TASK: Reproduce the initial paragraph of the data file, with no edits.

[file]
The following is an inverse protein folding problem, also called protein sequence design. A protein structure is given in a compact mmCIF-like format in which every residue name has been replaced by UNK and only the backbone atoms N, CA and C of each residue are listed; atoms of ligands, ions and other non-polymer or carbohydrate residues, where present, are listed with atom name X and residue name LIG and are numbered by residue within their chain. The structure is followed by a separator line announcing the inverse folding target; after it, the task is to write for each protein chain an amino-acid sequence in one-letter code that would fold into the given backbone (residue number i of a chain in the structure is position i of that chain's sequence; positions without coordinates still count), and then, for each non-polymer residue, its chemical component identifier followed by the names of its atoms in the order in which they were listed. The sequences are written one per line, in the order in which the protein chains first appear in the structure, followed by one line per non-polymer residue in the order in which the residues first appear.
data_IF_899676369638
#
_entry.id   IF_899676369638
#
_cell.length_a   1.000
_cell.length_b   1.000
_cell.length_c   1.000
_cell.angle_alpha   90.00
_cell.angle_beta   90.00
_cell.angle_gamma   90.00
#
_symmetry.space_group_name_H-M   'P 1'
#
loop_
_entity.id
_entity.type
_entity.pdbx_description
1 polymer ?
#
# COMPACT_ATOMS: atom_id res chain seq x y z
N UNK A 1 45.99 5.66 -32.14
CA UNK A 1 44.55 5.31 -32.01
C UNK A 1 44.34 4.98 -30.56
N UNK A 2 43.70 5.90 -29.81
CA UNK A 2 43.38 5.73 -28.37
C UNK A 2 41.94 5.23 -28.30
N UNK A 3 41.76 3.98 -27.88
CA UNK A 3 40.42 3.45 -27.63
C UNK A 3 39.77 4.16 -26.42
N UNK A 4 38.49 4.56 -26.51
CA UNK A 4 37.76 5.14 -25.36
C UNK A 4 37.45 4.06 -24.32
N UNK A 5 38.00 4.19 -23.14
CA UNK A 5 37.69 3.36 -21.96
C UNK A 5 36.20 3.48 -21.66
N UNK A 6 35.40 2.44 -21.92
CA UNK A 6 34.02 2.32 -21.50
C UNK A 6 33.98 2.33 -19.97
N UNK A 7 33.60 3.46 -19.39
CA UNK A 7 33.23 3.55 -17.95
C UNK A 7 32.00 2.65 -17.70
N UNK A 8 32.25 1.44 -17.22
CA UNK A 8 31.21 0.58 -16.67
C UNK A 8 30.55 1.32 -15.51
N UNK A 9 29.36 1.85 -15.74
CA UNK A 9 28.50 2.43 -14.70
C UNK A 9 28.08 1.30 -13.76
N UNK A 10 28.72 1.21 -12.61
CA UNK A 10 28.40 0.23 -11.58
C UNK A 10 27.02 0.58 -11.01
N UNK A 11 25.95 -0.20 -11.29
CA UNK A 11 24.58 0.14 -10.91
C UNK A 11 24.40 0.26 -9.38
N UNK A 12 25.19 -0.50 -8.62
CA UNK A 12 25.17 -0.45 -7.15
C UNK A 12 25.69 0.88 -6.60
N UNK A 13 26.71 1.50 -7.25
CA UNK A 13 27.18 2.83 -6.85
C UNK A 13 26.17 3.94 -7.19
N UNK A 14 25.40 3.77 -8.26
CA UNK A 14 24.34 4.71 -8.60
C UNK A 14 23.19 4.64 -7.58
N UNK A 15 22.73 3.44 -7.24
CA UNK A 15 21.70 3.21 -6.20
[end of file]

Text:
The following is an inverse protein folding problem, also called protein sequence design. A protein structure is given in a compact mmCIF-like format in which every residue name has been replaced by UNK and only the backbone atoms N, CA and C of each residue are listed; atoms of ligands, ions and other non-polymer or carbohydrate residues, where present, are listed with atom name X and residue name LIG and are numbered by residue within their chain. The structure is followed by a separator line announcing the inverse folding target; after it, the task is to write for each protein chain an amino-acid sequence in one-letter code that would fold into the given backbone (residue number i of a chain in the structure is position i of that chain's sequence; positions without coordinates still count), and then, for each non-polymer residue, its chemical component identifier followed by the names of its atoms in the order in which they were listed. The sequences are written one per line, in the order in which the protein chains first appear in the structure, followed by one line per non-polymer residue in the order in which the residues first appear.